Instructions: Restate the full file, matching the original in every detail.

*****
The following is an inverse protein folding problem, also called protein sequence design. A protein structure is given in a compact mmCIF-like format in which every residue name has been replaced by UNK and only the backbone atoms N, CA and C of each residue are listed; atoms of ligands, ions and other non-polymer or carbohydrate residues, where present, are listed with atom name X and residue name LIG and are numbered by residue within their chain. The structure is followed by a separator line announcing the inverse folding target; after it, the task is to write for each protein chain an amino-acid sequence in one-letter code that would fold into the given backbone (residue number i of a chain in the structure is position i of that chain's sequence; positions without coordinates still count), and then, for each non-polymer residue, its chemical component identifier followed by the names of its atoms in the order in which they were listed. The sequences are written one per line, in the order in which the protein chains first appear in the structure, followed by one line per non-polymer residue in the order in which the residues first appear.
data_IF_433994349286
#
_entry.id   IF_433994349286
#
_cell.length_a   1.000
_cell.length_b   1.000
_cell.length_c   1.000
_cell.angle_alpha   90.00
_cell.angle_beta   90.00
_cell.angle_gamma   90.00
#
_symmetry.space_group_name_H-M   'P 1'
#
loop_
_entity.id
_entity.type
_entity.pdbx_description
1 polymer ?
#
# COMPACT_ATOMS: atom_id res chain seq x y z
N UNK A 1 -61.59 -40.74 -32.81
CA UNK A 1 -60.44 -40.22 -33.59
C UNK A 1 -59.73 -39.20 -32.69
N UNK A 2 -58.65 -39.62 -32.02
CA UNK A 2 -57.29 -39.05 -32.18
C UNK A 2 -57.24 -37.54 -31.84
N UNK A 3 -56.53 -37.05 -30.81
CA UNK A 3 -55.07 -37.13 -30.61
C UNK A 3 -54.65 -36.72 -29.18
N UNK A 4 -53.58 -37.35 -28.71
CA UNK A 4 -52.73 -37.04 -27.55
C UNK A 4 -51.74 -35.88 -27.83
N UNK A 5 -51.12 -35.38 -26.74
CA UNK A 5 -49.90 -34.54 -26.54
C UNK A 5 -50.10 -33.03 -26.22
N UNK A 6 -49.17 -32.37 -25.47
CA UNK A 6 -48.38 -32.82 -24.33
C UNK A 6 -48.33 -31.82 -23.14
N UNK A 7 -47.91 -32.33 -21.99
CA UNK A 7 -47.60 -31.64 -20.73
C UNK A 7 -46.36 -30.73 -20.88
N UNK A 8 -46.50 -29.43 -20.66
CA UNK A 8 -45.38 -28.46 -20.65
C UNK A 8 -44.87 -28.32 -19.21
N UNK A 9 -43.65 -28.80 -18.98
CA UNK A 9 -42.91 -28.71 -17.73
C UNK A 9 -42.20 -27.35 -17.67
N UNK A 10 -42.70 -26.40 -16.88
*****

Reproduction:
The following is an inverse protein folding problem, also called protein sequence design. A protein structure is given in a compact mmCIF-like format in which every residue name has been replaced by UNK and only the backbone atoms N, CA and C of each residue are listed; atoms of ligands, ions and other non-polymer or carbohydrate residues, where present, are listed with atom name X and residue name LIG and are numbered by residue within their chain. The structure is followed by a separator line announcing the inverse folding target; after it, the task is to write for each protein chain an amino-acid sequence in one-letter code that would fold into the given backbone (residue number i of a chain in the structure is position i of that chain's sequence; positions without coordinates still count), and then, for each non-polymer residue, its chemical component identifier followed by the names of its atoms in the order in which they were listed. The sequences are written one per line, in the order in which the protein chains first appear in the structure, followed by one line per non-polymer residue in the order in which the residues first appear.
data_IF_433994349286
#
_entry.id   IF_433994349286
#
_cell.length_a   1.000
_cell.length_b   1.000
_cell.length_c   1.000
_cell.angle_alpha   90.00
_cell.angle_beta   90.00
_cell.angle_gamma   90.00
#
_symmetry.space_group_name_H-M   'P 1'
#
loop_
_entity.id
_entity.type
_entity.pdbx_description
1 polymer ?
#
# COMPACT_ATOMS: atom_id res chain seq x y z
N UNK A 1 -61.59 -40.74 -32.81
CA UNK A 1 -60.44 -40.22 -33.59
C UNK A 1 -59.73 -39.20 -32.69
N UNK A 2 -58.65 -39.62 -32.02
CA UNK A 2 -57.29 -39.05 -32.18
C UNK A 2 -57.24 -37.54 -31.84
N UNK A 3 -56.53 -37.05 -30.81
CA UNK A 3 -55.07 -37.13 -30.61
C UNK A 3 -54.65 -36.72 -29.18
N UNK A 4 -53.58 -37.35 -28.71
CA UNK A 4 -52.73 -37.04 -27.55
C UNK A 4 -51.74 -35.88 -27.83
N UNK A 5 -51.12 -35.38 -26.74
CA UNK A 5 -49.90 -34.54 -26.54
C UNK A 5 -50.10 -33.03 -26.22
N UNK A 6 -49.17 -32.37 -25.47
CA UNK A 6 -48.38 -32.82 -24.33
C UNK A 6 -48.33 -31.82 -23.14
N UNK A 7 -47.91 -32.33 -21.99
CA UNK A 7 -47.60 -31.64 -20.73
C UNK A 7 -46.36 -30.73 -20.88
N UNK A 8 -46.50 -29.43 -20.66
CA UNK A 8 -45.38 -28.46 -20.65
C UNK A 8 -44.87 -28.32 -19.21
N UNK A 9 -43.65 -28.80 -18.98
CA UNK A 9 -42.91 -28.71 -17.73
C UNK A 9 -42.20 -27.35 -17.67
N UNK A 10 -42.70 -26.40 -16.88